The name Ekans is a play on what it is... the word Ekans backwards reads 'Snake'. Arbok works in the same way, only it is 'Kobra' (cobra) backwards. Aabo backwards is Boaa (boa).
The Japanese version of Pokémon had Ekans under the name Aabo (also spelt Arbo) and Arbok kept its name, Arbok.
The proposed English name for Ekans which was abandoned, was to keep it as it had been, Arbo. I don't know why this was ditched in favour of Ekans. Perhaps Aabo and Arbok were too similar.
It's true that in Japanese, the names have more difference between them than they would in English. Arbo is pronounced 'aa-bo' while Arbok is 'aa-boh-ku'... an English pronounciation of Arbok does not have the 'ku' sound on the end.
The Japanese characters used in the writing of the Pokemon's names is called katakana. (There are two other Japanese 'alphabets'/sets of characters, called hiragana and kanji.)
Arbo, in Japanese, is actually spelt Aabo, or A-bo (the dash means the a sound is elongated) and in katakana it looks like this:
Arbok is actually spelt Aabokku or A-boku and in katakana looks like this:
Why *does* is go like that? Well, to simplify it a lot, the Japanese 'alphabets' are composed of syllables which end in vowels... for example, ku, chi, tsu, re, a, i, o, etc. The only exception to this is the letter n/m.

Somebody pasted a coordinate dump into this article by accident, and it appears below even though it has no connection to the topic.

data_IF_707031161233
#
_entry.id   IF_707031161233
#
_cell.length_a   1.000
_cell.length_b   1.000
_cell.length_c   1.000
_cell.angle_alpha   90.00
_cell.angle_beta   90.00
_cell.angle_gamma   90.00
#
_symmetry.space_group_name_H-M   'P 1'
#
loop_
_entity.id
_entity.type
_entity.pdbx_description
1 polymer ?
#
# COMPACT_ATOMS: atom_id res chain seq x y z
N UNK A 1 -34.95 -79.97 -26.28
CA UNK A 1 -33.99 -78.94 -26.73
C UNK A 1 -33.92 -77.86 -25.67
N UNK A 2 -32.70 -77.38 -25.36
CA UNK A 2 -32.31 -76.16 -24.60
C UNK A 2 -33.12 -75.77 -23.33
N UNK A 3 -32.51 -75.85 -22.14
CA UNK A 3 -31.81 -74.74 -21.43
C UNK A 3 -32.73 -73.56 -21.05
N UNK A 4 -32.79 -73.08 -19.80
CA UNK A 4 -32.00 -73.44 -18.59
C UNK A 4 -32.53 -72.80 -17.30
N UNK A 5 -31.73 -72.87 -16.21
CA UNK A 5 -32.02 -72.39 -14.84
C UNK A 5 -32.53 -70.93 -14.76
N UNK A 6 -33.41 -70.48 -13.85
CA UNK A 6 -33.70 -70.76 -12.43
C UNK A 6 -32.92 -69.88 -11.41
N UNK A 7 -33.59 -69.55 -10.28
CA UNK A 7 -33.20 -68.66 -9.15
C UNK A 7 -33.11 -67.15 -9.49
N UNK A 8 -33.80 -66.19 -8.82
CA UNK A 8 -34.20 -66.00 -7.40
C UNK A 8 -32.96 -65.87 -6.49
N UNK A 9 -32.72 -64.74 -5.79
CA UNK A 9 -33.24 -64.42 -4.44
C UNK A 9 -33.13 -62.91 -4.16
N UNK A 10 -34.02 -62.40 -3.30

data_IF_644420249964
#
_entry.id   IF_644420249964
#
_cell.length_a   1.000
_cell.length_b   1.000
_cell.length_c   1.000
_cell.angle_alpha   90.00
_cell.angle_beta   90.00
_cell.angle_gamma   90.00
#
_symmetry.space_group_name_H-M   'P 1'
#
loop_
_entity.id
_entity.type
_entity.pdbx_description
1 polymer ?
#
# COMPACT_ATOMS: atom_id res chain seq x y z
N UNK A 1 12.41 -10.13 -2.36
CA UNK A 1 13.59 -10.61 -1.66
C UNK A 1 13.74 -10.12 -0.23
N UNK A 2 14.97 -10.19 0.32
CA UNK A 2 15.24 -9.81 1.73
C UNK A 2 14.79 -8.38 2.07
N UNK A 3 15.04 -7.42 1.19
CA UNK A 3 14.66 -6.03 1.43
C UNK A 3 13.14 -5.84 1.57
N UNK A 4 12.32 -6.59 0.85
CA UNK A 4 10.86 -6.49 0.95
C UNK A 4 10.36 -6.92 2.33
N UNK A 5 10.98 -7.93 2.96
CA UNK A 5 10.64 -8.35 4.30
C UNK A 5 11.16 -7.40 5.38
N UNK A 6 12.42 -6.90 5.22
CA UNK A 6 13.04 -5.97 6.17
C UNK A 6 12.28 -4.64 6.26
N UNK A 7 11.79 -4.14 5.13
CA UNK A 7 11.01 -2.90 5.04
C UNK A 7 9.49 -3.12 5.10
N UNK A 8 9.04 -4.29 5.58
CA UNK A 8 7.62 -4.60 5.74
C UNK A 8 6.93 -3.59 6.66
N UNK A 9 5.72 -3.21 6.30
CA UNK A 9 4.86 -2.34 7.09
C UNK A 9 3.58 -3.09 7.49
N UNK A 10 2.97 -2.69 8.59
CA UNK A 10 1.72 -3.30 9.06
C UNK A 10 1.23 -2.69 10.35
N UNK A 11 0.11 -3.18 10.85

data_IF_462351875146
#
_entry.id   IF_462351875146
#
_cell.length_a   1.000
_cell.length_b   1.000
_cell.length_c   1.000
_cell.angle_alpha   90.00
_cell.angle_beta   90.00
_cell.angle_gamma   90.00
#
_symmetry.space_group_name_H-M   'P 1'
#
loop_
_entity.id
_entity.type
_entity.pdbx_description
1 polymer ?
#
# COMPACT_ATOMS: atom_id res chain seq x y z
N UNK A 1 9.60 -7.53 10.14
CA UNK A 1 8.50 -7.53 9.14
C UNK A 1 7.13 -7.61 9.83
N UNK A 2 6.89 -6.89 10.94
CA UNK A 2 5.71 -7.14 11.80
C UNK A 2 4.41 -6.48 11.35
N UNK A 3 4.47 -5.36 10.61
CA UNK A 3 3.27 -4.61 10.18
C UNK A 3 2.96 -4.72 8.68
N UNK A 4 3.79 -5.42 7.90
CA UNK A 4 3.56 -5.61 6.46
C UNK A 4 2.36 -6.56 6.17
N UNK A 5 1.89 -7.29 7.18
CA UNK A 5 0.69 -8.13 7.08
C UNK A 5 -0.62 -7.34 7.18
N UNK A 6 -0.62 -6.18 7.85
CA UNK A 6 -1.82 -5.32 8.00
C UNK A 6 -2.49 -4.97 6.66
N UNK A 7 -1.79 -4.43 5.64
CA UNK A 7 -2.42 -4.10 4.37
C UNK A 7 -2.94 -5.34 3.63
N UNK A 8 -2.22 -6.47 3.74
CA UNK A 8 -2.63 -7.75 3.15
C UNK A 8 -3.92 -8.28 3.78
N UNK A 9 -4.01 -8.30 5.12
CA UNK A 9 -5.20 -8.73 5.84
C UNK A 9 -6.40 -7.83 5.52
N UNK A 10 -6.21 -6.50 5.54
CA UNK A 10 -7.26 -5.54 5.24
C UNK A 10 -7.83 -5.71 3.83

You'll notice if you see Japanese names that they're all composed of syllables ending in vowels (bar n/m). The Japanese names of Pokemon, even the English words (like Gallop (Rapidash) and Striker (Scyther) are written of the Japanese characters and appear as Garopu and Suturaika respectively.
So how do I know that Aabo is the Japanese way of spelling what's intended to be Arbo, and Aabokku is meant to be Arbok? Merchandise, of course. ^_^. Japanese merchandise sometimes spells the Pokemon's names using English letters, and in those cases, their names are spelt Arbo and Arbok. ^_^.
I spell Aabo as that usually instead of Arbo because I think of it as a back-to-front version of the word boa. ^_^.
Understanding the concept of katakana also explains why 'aabo' backwards is 'boaa'. Bo cannot be rearranged because it is a character complete.
Anyway, I'm sorry if I completely confused anyone who's not at all familiar with Japanese... ^_^;;